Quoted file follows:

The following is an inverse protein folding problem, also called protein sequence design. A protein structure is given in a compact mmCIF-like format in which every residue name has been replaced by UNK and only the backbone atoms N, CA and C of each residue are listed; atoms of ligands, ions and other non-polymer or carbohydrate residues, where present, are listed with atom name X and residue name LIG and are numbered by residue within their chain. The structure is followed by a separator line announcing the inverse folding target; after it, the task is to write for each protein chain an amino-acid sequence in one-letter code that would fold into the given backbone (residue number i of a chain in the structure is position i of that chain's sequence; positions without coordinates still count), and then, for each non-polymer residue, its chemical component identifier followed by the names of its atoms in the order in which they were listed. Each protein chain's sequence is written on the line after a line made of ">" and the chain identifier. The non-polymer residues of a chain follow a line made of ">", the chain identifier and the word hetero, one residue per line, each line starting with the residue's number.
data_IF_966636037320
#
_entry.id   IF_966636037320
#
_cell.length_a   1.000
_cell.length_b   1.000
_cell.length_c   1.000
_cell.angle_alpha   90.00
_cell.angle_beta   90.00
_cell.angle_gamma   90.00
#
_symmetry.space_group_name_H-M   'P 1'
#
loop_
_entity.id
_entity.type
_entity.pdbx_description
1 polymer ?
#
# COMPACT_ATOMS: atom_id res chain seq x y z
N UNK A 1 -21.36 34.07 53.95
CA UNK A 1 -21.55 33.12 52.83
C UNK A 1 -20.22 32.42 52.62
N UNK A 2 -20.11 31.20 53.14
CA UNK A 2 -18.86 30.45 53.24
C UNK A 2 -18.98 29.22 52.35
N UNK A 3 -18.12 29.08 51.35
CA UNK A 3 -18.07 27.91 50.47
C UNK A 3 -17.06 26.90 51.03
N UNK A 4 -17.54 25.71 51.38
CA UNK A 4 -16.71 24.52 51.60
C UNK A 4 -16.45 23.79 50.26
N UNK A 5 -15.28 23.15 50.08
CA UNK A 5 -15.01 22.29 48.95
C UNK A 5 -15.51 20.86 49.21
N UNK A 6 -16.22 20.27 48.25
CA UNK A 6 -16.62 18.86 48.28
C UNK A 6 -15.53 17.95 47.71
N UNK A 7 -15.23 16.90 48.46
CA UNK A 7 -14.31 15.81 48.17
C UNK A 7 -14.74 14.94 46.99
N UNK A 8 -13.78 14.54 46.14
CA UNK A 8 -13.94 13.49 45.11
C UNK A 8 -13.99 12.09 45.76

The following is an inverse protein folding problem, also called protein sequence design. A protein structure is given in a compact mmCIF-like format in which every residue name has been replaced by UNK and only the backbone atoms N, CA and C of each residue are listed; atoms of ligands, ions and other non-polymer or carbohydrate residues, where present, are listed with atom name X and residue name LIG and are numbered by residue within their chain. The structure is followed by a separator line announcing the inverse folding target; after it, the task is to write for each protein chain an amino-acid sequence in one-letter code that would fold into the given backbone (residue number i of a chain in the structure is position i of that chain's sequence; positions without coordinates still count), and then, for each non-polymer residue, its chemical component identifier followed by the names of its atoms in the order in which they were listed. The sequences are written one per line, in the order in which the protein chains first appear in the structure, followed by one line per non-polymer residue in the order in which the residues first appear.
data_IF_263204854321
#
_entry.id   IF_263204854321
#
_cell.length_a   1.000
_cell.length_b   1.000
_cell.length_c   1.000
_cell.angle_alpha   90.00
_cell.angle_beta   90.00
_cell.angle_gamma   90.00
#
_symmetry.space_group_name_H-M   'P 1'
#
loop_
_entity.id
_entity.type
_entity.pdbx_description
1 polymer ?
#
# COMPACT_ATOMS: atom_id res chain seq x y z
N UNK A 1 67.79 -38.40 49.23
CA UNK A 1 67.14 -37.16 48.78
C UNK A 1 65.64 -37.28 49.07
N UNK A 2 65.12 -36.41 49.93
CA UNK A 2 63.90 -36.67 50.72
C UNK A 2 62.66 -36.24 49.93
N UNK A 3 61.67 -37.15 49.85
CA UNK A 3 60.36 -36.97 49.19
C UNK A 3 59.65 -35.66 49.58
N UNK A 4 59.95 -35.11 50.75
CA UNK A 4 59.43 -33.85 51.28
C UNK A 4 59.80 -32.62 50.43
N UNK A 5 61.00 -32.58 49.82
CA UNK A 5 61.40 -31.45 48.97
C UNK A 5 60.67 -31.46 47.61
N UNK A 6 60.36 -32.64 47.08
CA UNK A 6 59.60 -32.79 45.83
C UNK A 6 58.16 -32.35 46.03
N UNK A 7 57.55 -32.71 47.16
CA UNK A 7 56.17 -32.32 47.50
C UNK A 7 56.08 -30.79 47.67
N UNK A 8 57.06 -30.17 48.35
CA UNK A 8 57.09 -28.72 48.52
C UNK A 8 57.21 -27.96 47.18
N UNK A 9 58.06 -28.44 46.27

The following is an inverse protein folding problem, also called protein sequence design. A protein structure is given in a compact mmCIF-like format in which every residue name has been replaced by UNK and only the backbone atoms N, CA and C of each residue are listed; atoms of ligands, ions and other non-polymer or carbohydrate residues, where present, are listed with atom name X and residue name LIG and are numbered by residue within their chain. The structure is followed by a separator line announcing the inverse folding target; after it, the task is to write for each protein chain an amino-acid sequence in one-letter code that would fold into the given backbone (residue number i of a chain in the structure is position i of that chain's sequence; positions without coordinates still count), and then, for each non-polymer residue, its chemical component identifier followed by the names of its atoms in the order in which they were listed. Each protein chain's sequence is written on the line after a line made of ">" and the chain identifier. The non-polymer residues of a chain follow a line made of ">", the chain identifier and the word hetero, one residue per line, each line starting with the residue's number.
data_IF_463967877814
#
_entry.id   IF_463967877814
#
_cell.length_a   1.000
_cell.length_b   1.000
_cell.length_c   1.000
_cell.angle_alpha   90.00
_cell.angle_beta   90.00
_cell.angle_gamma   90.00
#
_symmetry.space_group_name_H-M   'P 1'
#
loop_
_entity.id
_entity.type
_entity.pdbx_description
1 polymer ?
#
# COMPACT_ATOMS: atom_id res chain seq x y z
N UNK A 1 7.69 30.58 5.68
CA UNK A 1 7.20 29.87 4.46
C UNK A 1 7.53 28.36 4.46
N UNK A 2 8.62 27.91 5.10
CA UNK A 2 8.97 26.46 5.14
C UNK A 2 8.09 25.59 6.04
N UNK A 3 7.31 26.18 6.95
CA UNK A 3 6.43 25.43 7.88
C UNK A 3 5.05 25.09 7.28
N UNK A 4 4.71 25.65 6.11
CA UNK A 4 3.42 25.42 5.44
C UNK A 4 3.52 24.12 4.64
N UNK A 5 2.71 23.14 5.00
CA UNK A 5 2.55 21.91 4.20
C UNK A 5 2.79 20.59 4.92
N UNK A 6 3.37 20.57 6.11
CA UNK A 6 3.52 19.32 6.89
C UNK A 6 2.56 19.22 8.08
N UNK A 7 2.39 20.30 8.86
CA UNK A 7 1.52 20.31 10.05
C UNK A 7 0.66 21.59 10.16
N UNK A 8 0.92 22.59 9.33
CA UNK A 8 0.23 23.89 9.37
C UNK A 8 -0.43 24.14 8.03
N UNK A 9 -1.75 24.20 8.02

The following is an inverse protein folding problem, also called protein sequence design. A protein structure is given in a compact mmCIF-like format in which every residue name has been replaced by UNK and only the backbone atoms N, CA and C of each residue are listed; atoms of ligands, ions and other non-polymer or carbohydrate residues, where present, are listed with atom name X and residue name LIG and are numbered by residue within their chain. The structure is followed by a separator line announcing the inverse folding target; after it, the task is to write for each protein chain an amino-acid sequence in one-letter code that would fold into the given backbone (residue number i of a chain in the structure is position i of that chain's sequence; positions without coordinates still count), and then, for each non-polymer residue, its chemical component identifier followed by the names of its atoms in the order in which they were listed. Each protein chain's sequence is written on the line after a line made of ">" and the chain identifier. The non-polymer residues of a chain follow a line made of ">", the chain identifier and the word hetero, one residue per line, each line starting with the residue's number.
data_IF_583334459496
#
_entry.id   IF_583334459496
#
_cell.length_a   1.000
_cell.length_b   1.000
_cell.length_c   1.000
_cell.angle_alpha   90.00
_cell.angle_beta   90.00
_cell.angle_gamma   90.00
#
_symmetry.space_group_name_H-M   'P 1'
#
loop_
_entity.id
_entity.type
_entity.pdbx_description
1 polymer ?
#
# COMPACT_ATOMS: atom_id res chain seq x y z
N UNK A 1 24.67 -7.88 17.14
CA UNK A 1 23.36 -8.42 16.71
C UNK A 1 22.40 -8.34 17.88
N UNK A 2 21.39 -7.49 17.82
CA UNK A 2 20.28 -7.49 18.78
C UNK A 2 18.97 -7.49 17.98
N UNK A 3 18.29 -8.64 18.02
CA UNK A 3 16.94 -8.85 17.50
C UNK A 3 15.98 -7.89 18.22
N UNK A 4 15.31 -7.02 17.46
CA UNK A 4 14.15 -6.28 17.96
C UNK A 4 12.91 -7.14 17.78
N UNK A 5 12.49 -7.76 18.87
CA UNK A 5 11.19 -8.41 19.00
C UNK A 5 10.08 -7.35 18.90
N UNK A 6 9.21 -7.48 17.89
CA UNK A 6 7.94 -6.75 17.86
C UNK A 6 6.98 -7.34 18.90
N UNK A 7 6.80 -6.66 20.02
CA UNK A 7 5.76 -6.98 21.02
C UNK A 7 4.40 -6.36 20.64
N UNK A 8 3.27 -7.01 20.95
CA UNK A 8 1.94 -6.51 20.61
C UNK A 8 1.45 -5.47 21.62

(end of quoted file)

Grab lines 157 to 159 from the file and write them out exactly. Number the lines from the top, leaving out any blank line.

#
# COMPACT_ATOMS: atom_id res chain seq x y z
N UNK A 1 24.67 -7.88 17.14